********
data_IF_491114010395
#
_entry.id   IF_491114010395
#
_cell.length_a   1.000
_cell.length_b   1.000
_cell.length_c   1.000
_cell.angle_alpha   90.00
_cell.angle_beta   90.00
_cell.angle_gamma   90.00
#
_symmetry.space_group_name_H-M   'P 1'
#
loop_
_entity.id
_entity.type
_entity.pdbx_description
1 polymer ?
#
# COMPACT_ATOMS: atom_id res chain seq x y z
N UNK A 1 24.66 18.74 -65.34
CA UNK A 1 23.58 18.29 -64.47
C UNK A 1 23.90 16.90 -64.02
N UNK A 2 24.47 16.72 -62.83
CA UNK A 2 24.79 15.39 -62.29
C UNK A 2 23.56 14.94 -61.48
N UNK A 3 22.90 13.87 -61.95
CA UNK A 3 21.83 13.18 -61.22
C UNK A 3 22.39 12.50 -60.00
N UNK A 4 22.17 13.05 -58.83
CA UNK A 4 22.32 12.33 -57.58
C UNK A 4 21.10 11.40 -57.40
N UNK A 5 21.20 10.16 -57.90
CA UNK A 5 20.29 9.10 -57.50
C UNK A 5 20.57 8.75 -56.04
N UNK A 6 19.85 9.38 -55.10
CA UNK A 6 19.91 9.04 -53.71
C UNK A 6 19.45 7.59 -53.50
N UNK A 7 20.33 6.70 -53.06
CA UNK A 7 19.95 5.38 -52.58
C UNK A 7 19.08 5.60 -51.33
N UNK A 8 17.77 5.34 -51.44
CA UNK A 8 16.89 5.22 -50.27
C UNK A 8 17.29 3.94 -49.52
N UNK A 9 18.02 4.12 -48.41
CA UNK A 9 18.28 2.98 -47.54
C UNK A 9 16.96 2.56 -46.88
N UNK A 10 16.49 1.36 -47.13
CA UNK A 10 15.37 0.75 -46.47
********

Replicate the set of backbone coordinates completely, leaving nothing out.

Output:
data_IF_491114010395
#
_entry.id   IF_491114010395
#
_cell.length_a   1.000
_cell.length_b   1.000
_cell.length_c   1.000
_cell.angle_alpha   90.00
_cell.angle_beta   90.00
_cell.angle_gamma   90.00
#
_symmetry.space_group_name_H-M   'P 1'
#
loop_
_entity.id
_entity.type
_entity.pdbx_description
1 polymer ?
#
# COMPACT_ATOMS: atom_id res chain seq x y z
N UNK A 1 24.66 18.74 -65.34
CA UNK A 1 23.58 18.29 -64.47
C UNK A 1 23.90 16.90 -64.02
N UNK A 2 24.47 16.72 -62.83
CA UNK A 2 24.79 15.39 -62.29
C UNK A 2 23.56 14.94 -61.48
N UNK A 3 22.90 13.87 -61.95
CA UNK A 3 21.83 13.18 -61.22
C UNK A 3 22.39 12.50 -60.00
N UNK A 4 22.17 13.05 -58.83
CA UNK A 4 22.32 12.33 -57.58
C UNK A 4 21.10 11.40 -57.40
N UNK A 5 21.20 10.16 -57.90
CA UNK A 5 20.29 9.10 -57.50
C UNK A 5 20.57 8.75 -56.04
N UNK A 6 19.85 9.38 -55.10
CA UNK A 6 19.91 9.04 -53.71
C UNK A 6 19.45 7.59 -53.50
N UNK A 7 20.33 6.70 -53.06
CA UNK A 7 19.95 5.38 -52.58
C UNK A 7 19.08 5.60 -51.33
N UNK A 8 17.77 5.34 -51.44
CA UNK A 8 16.89 5.22 -50.27
C UNK A 8 17.29 3.94 -49.52
N UNK A 9 18.02 4.12 -48.41
CA UNK A 9 18.28 2.98 -47.54
C UNK A 9 16.96 2.56 -46.88
N UNK A 10 16.49 1.36 -47.13
CA UNK A 10 15.37 0.75 -46.47